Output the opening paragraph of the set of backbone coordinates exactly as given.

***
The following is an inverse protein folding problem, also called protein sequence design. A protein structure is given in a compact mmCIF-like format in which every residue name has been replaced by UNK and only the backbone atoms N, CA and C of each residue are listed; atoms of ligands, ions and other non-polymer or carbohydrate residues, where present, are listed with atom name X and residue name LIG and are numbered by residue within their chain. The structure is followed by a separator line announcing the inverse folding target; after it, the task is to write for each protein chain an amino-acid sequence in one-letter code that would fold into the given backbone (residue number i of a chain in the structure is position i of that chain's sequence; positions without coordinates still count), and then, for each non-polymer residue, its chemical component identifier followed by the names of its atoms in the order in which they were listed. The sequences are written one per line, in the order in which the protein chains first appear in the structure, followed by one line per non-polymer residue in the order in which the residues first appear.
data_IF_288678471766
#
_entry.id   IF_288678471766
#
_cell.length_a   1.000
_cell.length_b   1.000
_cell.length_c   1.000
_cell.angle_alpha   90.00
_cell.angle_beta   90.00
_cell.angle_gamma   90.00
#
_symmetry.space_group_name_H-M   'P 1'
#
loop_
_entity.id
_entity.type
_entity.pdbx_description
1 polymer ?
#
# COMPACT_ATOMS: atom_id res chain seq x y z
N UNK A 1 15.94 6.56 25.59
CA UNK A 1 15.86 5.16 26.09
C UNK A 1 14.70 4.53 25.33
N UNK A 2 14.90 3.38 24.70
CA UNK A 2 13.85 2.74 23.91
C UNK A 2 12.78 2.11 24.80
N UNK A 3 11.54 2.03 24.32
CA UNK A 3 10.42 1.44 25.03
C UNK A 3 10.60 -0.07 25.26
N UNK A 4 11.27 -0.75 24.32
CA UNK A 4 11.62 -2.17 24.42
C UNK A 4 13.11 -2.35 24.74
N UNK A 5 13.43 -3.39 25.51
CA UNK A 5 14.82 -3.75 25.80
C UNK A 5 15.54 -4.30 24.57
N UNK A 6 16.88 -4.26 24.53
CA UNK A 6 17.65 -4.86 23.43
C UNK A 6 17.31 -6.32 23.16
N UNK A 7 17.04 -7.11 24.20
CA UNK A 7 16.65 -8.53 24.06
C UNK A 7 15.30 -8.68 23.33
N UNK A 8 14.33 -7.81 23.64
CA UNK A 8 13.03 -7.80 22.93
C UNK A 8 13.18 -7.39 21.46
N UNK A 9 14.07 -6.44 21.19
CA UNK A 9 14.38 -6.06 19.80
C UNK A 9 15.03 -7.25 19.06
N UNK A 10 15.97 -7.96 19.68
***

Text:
The following is an inverse protein folding problem, also called protein sequence design. A protein structure is given in a compact mmCIF-like format in which every residue name has been replaced by UNK and only the backbone atoms N, CA and C of each residue are listed; atoms of ligands, ions and other non-polymer or carbohydrate residues, where present, are listed with atom name X and residue name LIG and are numbered by residue within their chain. The structure is followed by a separator line announcing the inverse folding target; after it, the task is to write for each protein chain an amino-acid sequence in one-letter code that would fold into the given backbone (residue number i of a chain in the structure is position i of that chain's sequence; positions without coordinates still count), and then, for each non-polymer residue, its chemical component identifier followed by the names of its atoms in the order in which they were listed. The sequences are written one per line, in the order in which the protein chains first appear in the structure, followed by one line per non-polymer residue in the order in which the residues first appear.